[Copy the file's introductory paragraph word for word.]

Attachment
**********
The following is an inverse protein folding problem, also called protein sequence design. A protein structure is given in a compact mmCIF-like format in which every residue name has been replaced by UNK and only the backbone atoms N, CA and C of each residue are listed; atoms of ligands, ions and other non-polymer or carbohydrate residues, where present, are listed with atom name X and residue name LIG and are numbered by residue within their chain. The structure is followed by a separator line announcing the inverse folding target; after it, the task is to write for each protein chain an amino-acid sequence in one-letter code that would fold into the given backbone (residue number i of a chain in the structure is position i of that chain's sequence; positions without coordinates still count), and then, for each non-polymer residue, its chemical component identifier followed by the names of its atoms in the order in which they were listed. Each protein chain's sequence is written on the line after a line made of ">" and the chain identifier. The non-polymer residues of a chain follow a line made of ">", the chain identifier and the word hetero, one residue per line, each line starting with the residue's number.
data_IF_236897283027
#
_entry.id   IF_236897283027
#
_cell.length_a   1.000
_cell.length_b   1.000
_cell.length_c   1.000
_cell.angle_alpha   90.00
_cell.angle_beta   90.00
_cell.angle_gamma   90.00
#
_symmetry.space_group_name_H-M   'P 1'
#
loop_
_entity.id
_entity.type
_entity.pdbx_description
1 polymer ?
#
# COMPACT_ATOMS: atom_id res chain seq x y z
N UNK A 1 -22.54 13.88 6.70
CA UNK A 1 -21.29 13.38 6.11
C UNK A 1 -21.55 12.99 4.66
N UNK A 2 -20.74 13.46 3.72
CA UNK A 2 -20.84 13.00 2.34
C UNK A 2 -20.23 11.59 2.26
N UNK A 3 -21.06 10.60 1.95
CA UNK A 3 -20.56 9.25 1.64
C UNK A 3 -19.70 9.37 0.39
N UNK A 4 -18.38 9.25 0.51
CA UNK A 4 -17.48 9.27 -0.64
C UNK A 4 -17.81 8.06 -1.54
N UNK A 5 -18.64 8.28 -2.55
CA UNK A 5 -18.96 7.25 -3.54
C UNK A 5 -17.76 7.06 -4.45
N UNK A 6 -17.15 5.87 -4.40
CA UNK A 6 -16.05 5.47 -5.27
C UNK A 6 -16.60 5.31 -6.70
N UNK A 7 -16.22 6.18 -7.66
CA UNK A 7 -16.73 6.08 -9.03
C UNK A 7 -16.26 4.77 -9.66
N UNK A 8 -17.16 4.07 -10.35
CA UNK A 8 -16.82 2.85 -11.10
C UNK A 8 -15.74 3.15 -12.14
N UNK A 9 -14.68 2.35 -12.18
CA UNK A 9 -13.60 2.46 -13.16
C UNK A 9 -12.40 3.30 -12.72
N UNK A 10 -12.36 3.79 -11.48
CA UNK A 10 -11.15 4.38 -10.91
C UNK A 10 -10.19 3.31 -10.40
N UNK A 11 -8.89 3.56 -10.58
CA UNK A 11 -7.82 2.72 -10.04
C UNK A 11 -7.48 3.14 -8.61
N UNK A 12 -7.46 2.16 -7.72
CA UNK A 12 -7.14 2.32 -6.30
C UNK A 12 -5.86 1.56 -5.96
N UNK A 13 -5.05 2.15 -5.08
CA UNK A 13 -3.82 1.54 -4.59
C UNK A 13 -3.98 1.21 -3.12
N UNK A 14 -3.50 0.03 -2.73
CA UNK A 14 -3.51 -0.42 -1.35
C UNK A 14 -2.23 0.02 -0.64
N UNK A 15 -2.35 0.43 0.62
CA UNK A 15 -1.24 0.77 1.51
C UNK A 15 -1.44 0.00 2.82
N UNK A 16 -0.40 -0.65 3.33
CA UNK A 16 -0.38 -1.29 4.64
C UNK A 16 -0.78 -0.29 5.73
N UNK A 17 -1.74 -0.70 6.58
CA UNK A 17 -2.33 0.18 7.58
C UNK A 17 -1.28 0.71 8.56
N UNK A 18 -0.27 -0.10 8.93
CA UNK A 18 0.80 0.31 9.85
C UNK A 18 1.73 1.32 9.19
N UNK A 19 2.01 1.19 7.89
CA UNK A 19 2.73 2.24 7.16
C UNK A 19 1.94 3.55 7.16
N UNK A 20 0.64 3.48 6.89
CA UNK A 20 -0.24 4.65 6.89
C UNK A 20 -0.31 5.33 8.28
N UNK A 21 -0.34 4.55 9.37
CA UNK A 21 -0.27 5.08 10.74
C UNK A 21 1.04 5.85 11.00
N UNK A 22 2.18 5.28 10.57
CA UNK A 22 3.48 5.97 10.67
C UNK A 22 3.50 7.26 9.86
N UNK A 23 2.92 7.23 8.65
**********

The following is an inverse protein folding problem, also called protein sequence design. A protein structure is given in a compact mmCIF-like format in which every residue name has been replaced by UNK and only the backbone atoms N, CA and C of each residue are listed; atoms of ligands, ions and other non-polymer or carbohydrate residues, where present, are listed with atom name X and residue name LIG and are numbered by residue within their chain. The structure is followed by a separator line announcing the inverse folding target; after it, the task is to write for each protein chain an amino-acid sequence in one-letter code that would fold into the given backbone (residue number i of a chain in the structure is position i of that chain's sequence; positions without coordinates still count), and then, for each non-polymer residue, its chemical component identifier followed by the names of its atoms in the order in which they were listed. Each protein chain's sequence is written on the line after a line made of ">" and the chain identifier. The non-polymer residues of a chain follow a line made of ">", the chain identifier and the word hetero, one residue per line, each line starting with the residue's number.